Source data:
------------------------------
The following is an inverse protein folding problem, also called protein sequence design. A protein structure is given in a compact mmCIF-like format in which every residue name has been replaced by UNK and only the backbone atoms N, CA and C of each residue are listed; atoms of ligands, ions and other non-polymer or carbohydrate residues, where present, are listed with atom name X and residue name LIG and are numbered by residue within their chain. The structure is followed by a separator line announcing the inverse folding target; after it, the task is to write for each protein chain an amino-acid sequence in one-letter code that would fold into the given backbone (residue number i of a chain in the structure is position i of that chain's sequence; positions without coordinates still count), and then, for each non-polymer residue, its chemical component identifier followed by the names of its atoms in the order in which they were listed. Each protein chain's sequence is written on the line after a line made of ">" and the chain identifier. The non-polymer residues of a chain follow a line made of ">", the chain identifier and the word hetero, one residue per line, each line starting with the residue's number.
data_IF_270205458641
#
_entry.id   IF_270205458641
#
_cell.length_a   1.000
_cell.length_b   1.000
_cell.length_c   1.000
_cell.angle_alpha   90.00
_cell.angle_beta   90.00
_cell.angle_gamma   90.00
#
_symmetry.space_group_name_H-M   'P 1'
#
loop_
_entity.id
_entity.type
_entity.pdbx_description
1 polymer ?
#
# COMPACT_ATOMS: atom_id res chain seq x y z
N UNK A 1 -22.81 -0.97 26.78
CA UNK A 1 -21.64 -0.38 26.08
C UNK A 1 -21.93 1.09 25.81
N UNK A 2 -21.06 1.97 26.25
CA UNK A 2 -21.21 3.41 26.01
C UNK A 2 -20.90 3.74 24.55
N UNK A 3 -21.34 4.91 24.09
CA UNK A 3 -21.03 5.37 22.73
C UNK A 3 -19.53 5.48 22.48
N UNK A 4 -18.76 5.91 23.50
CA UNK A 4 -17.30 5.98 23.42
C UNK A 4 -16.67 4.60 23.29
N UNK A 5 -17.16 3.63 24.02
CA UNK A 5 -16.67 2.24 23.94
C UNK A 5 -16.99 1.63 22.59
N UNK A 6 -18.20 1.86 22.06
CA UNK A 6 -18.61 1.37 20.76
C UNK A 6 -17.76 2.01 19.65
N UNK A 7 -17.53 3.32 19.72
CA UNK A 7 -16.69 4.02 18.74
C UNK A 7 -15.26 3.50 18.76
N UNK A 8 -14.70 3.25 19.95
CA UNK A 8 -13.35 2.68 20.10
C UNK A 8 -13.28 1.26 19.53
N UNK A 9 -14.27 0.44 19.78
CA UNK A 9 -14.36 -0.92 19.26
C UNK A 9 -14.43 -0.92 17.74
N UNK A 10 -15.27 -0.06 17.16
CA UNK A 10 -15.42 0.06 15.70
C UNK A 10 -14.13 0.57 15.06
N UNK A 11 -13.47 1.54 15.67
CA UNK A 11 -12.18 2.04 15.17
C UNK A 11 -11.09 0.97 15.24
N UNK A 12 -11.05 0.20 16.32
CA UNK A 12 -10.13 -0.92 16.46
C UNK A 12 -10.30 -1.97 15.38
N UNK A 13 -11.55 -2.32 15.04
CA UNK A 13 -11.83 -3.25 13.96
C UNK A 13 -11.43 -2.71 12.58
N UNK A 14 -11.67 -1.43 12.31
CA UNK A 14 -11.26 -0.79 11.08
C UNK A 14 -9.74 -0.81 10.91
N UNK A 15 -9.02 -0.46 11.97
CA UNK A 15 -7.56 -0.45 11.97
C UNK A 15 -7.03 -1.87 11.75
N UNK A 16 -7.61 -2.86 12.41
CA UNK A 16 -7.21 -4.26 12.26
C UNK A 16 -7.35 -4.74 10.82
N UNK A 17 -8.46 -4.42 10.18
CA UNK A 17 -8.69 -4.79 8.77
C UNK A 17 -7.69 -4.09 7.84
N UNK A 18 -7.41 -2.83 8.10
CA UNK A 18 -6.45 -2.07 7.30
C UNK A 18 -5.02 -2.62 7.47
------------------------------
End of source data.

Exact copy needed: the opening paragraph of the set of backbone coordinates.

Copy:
The following is an inverse protein folding problem, also called protein sequence design. A protein structure is given in a compact mmCIF-like format in which every residue name has been replaced by UNK and only the backbone atoms N, CA and C of each residue are listed; atoms of ligands, ions and other non-polymer or carbohydrate residues, where present, are listed with atom name X and residue name LIG and are numbered by residue within their chain. The structure is followed by a separator line announcing the inverse folding target; after it, the task is to write for each protein chain an amino-acid sequence in one-letter code that would fold into the given backbone (residue number i of a chain in the structure is position i of that chain's sequence; positions without coordinates still count), and then, for each non-polymer residue, its chemical component identifier followed by the names of its atoms in the order in which they were listed. Each protein chain's sequence is written on the line after a line made of ">" and the chain identifier. The non-polymer residues of a chain follow a line made of ">", the chain identifier and the word hetero, one residue per line, each line starting with the residue's number.